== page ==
Joseph Boniface de La Môle
Joseph Boniface de La Môle ( Marseille c. 1526 – Paris 30 April 1574) was a French nobleman. He was the son of Jacques Boniface, seigneur de la Môle et de Colobrières, of Marseille.
He served François, Duke of Anjou and Alençon, Marguerite's brother and youngest son of King Henry II of France and Catherine de' Medici. He represented the Duc d’Alençon during marriage negotiations with Queen Elizabeth I of England in 1572. In 1574 he was implicated in a Malcontent conspiracy against the reigning king, Charles IX, who was gravely ill, supported by the duke of Alençon. He was accused of making an attempt on the king's life when a wax figurine pricked with needles, which he had obtained from the astrologer Cosimo Ruggieri, was found in his possession. After being subjected to questioning and torture, he was condemned to death. He was quartered and beheaded at the Place de Grève in Paris with his co-conspirator, Annibal de Coconnas. It has been rumoured that Marguerite embalmed la Môle's head and kept it in a jewelled casket.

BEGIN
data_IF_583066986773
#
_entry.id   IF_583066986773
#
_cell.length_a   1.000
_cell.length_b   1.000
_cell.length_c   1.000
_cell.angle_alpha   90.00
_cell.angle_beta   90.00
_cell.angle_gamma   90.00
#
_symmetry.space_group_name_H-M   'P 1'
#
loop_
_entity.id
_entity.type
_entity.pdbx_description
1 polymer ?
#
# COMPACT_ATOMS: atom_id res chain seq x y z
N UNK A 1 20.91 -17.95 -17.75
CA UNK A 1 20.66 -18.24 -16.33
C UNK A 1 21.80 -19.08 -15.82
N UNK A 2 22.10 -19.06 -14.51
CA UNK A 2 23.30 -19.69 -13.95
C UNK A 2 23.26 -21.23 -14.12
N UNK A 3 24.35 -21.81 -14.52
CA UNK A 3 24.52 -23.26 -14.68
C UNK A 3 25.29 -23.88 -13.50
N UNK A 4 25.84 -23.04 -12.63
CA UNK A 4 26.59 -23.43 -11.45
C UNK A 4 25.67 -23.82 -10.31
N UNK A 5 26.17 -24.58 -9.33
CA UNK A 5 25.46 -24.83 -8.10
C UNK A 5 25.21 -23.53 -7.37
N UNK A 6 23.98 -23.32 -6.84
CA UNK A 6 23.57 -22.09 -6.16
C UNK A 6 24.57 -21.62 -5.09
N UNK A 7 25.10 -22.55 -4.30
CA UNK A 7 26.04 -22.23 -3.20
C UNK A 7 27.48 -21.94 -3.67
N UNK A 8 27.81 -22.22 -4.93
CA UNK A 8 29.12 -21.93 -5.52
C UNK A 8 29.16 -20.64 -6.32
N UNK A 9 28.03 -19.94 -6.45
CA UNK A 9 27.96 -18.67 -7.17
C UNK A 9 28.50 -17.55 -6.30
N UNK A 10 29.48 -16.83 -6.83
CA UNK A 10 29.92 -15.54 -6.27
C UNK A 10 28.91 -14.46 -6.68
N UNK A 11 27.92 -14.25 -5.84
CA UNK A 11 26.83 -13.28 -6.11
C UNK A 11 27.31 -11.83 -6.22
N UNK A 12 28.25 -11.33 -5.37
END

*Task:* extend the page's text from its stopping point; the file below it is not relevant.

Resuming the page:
In popular culture
William Shakespeare seems to have heard of the incident. In Act IV, scene I of 2 Henry VI, the character William de la Pole, Duke of Suffolk and lover of Queen Margaret, is beheaded. In scene iv, Margaret brings his head to a conference at the palace, where she weeps over and embraces it.
A major character of Alexandre Dumas's novel La Reine Margot, la Môle is transformed into Joseph-Hyacinthe Boniface de Lerac de la Mole, a Protestant nobleman saved by Queen Marguerite during the St. Bartholomew's Day massacre. The figure who was saved after stumbling into the Queen's bed chamber was not, in fact, la Môle, who took part in the Massacre, but rather was a gentleman named M. de Teian.
- See E.R. Chamberlin, Margaret of Valois (NY: 1974) and Charlotte Haldane, Queen of Hearts (London, 1968).
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